Heads Up: Are You Inuring Yourself?
6.30 AM and the bar has just opened.
I sit down on the terrace and bring out my notebooks, while the owner brings me water and a super-short espresso.
I like this time of day, just at the start of my morning walk. Some quiet time for journaling.
Except when Juan is on one of his rants. Then it’s not quiet.
Juan is nice enough, but damn he’s a sourpuss.
“Crooks! Thieves! Liars! World going to hell!”
On and on he rants about the sorry state of the world.
And I don’t disagree, but I just don’t pay much attention to it all.
For every crook, there’s a (or probably: many) gold-hearted individual doing right by people. So I’d rather look at the good.
But not Juan.
He reads the papers, watches the news, and he’s constantly on Facebook, taking in yet another story about how awful everything is.
Completely blind to the fact that Facebook itself is a crook, what with the way it deliberately feeds you the things it knows hook your attention.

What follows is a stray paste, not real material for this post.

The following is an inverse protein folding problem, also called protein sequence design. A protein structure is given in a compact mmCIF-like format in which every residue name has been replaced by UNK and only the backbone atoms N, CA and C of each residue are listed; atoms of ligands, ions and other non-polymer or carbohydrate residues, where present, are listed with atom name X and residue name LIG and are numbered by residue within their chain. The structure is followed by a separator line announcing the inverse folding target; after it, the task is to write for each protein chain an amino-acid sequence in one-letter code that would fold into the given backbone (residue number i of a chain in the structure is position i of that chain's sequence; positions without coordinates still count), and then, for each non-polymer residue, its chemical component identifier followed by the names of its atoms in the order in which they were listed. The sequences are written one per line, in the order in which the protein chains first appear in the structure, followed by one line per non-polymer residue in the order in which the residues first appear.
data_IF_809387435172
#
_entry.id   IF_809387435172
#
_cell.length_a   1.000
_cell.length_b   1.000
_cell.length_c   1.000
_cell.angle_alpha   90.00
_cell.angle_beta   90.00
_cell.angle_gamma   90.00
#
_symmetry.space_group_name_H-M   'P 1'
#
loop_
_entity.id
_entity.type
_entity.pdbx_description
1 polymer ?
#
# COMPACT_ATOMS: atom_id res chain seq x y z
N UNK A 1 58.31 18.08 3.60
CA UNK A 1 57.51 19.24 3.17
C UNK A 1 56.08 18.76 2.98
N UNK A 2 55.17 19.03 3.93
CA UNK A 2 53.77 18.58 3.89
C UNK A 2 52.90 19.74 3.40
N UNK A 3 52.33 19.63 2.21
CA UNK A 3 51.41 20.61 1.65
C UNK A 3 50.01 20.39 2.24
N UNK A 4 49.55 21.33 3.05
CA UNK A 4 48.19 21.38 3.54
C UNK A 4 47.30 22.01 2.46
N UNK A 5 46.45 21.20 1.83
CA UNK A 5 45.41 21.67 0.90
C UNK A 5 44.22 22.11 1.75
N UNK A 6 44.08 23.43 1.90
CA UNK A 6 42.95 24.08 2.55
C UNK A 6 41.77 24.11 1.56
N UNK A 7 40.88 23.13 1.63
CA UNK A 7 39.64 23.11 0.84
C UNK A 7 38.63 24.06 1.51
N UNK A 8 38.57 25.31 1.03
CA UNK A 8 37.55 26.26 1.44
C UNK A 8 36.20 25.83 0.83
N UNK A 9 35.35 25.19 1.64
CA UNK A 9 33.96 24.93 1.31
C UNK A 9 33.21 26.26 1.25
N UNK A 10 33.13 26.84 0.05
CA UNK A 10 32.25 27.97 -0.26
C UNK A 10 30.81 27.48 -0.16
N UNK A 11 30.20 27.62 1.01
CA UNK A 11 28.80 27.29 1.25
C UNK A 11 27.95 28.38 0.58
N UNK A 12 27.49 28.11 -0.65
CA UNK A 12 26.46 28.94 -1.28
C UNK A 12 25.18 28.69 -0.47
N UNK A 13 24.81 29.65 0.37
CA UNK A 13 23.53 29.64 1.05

And so poor Juan constantly pollutes his own worldview, with an endless daily stream of confirmation of how bad things are.
In other words: Juan is inuring himself to the stress-inducing, happiness-killing experience of bad news.
Where ‘inure’ means: “To habituate to something undesirable, especially by prolonged subjection”.
Sounds horrible, right?
But it’s far more common than you think, and the advertising industry (of which FB and the news are slaves) exploits it masterfully, laughing all the way to the bank.
It’s no longer enough to have perception bias (that thing which, once you know it exists, you see everywhere) — we now also have to contend with scientifically optimised corporations that imprison us in an ongoing experience or being horrified.
I say break out of the prison.
Wake up, disconnect, think for yourself, and be aware that there’s a choice:
You either inure yourself to experiencing awfulness by allowing others to control your attention, or you bless yourself into well-being by deciding for yourself where you put your attention.
Which one will you make?
Originally published at MartinStellar.com.